It seems unnecessary to add more on this part of the subject, than that experience derived from some of our large prison-establishments shows that while fully three fourths of the criminals committed belong to the intemperate classes, and a large num ber, especially of the debtor class, are habitual drinkers up to the moment of admis sion, no bad effects are observed from the sudden withdrawal of the wonted stimuli, and the substitution of prison-fare.
In regard to the treatment of this remarkable disease, it is evident, from a common sense consideration.of its phenomena and pathology, that the non-stimulating and non opiate plan must be the safest and best. if more spirits deepen the paroxysm, by pro ducing greater cerebral determination, then why administer even one drop additional? And if opiates combined with spirits, or given alone, act in the same manner, and tend to occasion congestion in the blood-vessels of the brain, why run the risk of inflammation, convulsions, and coma, in an endeavor to force on the salutary sleep? It must not be overlooked that this sleep is the normal termination of the paroxysm, and is not to bo viewed as a part of the affection, or in the same light as we are accustomed to regard a critical sweat or other discharge. • It indicates diminished activity of the cerebral circu lation and functions, and the commencement of convalescence. Hence, in a large proportion of instances, the sleep will take place spontaneously, and it will be safer to do nothing at all. The object, therefore, of treatment should rather be to remove all hindrances to sleep than to force it. In the more severe cases, this is best done by a moderate and well-regulated coursti of tartrate of antimony, the action of which, in this affection, appears to be remarkably sedative. It greatly diminishes excited action, induces weariness of muscle, general nervous exhaustion, and mental languor. It thus removes all obstacles to the occurrence of the salutary sleep, and favors it: and when the individual exhausted seeks his couch, he finds repose—not as a drugged sleep, but naturally and profoundly—awaking in general with restored reason and muscular con trol. Digitalis has been given with the same view, also ipecacuanha and aconite; but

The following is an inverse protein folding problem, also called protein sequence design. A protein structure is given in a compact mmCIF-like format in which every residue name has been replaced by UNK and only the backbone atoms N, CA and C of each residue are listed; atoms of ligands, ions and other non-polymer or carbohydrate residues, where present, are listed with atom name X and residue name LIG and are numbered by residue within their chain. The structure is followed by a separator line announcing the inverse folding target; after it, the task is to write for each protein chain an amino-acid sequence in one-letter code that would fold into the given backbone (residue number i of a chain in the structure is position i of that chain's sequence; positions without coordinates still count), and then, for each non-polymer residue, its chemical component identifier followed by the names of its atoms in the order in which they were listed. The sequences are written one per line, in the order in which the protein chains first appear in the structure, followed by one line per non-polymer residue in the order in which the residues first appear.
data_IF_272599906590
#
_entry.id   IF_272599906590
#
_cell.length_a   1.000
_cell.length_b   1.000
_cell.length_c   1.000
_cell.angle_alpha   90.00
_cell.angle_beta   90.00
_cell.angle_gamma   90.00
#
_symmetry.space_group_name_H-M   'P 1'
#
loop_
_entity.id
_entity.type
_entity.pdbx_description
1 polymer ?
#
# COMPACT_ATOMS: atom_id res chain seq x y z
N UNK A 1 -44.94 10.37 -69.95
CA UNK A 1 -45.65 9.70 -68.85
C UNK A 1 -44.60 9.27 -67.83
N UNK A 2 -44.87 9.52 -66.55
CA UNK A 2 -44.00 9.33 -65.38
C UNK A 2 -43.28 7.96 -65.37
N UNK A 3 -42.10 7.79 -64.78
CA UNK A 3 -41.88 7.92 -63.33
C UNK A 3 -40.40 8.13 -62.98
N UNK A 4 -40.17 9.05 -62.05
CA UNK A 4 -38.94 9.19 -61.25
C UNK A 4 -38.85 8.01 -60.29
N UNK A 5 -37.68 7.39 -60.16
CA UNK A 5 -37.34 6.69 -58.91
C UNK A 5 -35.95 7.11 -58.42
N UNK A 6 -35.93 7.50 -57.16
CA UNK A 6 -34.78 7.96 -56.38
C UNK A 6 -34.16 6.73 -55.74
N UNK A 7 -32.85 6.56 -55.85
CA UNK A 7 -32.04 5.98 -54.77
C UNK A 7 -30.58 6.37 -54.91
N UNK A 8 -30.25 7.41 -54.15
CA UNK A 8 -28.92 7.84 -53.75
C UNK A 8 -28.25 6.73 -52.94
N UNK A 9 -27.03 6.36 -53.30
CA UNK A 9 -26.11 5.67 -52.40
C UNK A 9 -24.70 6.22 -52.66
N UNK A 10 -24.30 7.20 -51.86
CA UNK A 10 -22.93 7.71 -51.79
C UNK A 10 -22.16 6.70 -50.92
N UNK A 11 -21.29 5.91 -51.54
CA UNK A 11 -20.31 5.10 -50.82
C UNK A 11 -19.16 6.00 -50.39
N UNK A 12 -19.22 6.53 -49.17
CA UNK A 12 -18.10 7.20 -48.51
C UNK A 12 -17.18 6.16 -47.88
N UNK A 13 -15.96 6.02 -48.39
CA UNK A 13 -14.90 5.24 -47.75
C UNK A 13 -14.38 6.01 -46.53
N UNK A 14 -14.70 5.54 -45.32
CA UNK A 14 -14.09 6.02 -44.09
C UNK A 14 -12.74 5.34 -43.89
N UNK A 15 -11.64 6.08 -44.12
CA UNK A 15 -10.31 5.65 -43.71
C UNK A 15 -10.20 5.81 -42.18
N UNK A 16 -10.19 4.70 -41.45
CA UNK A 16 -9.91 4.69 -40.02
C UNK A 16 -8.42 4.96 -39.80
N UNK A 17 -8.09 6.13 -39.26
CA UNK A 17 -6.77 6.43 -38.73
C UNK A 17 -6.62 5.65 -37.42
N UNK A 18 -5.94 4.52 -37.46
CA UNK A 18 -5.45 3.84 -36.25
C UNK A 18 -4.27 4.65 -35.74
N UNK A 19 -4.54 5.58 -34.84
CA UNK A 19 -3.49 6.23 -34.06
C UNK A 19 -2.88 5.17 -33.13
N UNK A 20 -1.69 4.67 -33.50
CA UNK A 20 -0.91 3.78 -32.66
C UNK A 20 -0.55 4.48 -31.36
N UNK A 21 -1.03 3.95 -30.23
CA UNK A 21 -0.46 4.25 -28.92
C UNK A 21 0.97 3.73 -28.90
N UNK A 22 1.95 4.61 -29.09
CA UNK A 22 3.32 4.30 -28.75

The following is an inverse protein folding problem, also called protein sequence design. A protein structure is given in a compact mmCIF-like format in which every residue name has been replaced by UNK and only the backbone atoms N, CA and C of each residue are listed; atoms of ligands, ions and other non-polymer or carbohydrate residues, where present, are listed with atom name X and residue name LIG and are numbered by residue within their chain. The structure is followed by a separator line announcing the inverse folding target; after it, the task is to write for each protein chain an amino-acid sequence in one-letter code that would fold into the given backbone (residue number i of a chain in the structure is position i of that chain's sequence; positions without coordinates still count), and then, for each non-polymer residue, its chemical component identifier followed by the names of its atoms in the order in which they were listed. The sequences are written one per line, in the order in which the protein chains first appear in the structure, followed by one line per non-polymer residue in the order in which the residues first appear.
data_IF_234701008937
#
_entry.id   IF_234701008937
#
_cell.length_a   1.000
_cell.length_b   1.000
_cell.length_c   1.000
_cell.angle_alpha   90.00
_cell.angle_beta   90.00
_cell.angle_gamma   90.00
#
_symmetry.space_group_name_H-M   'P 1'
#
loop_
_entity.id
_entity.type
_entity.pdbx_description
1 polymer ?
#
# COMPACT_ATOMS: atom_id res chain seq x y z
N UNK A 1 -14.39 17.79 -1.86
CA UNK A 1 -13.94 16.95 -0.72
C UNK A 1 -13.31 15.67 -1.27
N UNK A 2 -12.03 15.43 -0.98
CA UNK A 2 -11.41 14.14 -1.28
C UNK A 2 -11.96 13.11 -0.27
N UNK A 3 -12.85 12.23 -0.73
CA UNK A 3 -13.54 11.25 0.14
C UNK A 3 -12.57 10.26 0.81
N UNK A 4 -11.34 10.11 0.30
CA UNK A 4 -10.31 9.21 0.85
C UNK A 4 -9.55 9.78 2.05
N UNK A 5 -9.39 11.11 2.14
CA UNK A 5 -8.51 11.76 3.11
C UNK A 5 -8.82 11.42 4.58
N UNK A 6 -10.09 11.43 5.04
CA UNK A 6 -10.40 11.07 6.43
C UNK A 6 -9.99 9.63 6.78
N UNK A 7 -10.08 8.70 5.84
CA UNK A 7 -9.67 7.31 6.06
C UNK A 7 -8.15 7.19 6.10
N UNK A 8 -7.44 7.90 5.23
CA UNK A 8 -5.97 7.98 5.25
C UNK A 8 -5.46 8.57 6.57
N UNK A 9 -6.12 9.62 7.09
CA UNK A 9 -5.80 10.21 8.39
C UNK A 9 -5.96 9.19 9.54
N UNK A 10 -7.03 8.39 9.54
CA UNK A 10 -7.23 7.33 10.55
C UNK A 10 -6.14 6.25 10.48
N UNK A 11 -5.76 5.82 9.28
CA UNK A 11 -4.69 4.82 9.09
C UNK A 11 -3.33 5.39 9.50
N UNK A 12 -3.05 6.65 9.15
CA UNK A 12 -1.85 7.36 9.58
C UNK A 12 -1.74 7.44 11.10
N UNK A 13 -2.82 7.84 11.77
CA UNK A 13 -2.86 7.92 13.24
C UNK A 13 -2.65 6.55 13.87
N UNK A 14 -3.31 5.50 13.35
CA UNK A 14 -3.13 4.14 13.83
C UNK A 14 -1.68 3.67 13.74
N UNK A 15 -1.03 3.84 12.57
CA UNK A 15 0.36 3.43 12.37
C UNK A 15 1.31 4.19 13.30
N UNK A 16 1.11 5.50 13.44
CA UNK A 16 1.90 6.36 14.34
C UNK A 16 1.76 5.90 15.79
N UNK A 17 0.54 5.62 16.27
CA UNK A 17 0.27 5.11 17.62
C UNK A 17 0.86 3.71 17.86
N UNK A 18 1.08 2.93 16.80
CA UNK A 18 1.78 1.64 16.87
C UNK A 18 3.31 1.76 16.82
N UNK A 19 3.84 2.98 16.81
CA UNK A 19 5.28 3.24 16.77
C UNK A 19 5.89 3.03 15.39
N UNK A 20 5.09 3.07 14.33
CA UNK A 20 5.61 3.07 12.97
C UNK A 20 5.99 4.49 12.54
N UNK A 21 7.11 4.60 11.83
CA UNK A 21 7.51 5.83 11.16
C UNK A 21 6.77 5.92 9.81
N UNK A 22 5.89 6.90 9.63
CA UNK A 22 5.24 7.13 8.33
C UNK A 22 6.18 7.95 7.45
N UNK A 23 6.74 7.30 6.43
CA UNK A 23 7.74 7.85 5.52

none of these answer the various ends so well as antimony. In the milder cases, how ever, no medicine is required, and it seems enough to do in such, what is essentially necessary in the severer attacks—to support the strength—the organic functions of life— by suitable nourishment, such as soups, cafe au lair, and white-of-egg, and to soothe in every possible manner the excited feelings of the patient. Nothing is more hurtful in delirium tremens than restraint, particularly that of the strait•waistcoat. It increases the cerebral excitement by the never-ceasing struggles for liberty which ensue, so that fatal convulsions have very frequently been the result. All the control required is the presence of one or two judicious attendants, who will humor the patient in his whims and fancies; who will speak and act regarding them so as to assure him of safety, and to relieve him of that apprehension which Is the most characteristic feature of the delirium; and who will mildly but firmly interpose, if he attempts anything which may accidentally prove injurious to himself or others. The apartment, however, in which the patient is confined should be well secured, for he may rush out at the door, or leap, from a window, in the fright and frenzy of imagined danger. The larger, too, the room is, the better, that he may have space to advance and retreat, according as he wishes to scrutinize or avoid a suspicious or distressing object of his fancy; to arrange and rearrange the furniture; or to carry on, after a fashion, the imaginary duties of some bustling occupation. Besides this, there should be abundance of light, so as to dissipate terrifying hallucinations. The expenditure of muscular effort without any restraint, aids greatly in producing a safe kind of mental and physical exhaustion; and the indi vidual, languid and worn-out, lies down voluntarily, and falls, into the desired and restorative sleep.—The Pathology of Delirium Tremens, and its Treatment trithout Stimu lants or Opiates, by A. Peddle, M.D., pp. 51, 8vo.